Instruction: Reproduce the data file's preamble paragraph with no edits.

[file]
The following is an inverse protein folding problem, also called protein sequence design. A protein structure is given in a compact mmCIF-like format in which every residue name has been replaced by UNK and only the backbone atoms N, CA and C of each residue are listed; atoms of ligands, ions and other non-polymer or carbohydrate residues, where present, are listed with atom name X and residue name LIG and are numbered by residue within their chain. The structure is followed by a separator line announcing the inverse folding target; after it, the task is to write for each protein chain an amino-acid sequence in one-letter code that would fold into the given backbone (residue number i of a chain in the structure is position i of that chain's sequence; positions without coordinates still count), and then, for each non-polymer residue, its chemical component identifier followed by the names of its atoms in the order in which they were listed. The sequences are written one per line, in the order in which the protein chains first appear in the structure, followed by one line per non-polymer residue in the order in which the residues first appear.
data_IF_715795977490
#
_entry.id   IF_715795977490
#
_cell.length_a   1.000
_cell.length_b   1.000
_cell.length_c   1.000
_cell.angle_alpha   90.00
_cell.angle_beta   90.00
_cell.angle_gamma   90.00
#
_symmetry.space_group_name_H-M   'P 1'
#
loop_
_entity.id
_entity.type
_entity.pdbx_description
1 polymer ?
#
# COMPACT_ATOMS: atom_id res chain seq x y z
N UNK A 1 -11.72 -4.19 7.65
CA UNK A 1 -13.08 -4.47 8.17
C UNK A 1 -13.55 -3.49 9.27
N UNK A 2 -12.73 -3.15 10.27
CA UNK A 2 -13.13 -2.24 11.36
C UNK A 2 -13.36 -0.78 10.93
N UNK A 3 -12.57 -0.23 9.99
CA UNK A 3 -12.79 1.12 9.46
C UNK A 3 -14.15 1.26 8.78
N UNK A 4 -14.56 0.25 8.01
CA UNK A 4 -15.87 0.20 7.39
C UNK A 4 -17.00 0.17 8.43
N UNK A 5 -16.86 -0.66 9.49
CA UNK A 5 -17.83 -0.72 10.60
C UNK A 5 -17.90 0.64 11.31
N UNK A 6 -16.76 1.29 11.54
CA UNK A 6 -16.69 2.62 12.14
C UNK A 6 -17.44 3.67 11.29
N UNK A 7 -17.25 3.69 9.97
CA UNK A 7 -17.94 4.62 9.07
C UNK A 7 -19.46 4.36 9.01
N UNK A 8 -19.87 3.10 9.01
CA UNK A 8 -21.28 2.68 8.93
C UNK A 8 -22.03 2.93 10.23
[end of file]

The following is an inverse protein folding problem, also called protein sequence design. A protein structure is given in a compact mmCIF-like format in which every residue name has been replaced by UNK and only the backbone atoms N, CA and C of each residue are listed; atoms of ligands, ions and other non-polymer or carbohydrate residues, where present, are listed with atom name X and residue name LIG and are numbered by residue within their chain. The structure is followed by a separator line announcing the inverse folding target; after it, the task is to write for each protein chain an amino-acid sequence in one-letter code that would fold into the given backbone (residue number i of a chain in the structure is position i of that chain's sequence; positions without coordinates still count), and then, for each non-polymer residue, its chemical component identifier followed by the names of its atoms in the order in which they were listed. The sequences are written one per line, in the order in which the protein chains first appear in the structure, followed by one line per non-polymer residue in the order in which the residues first appear.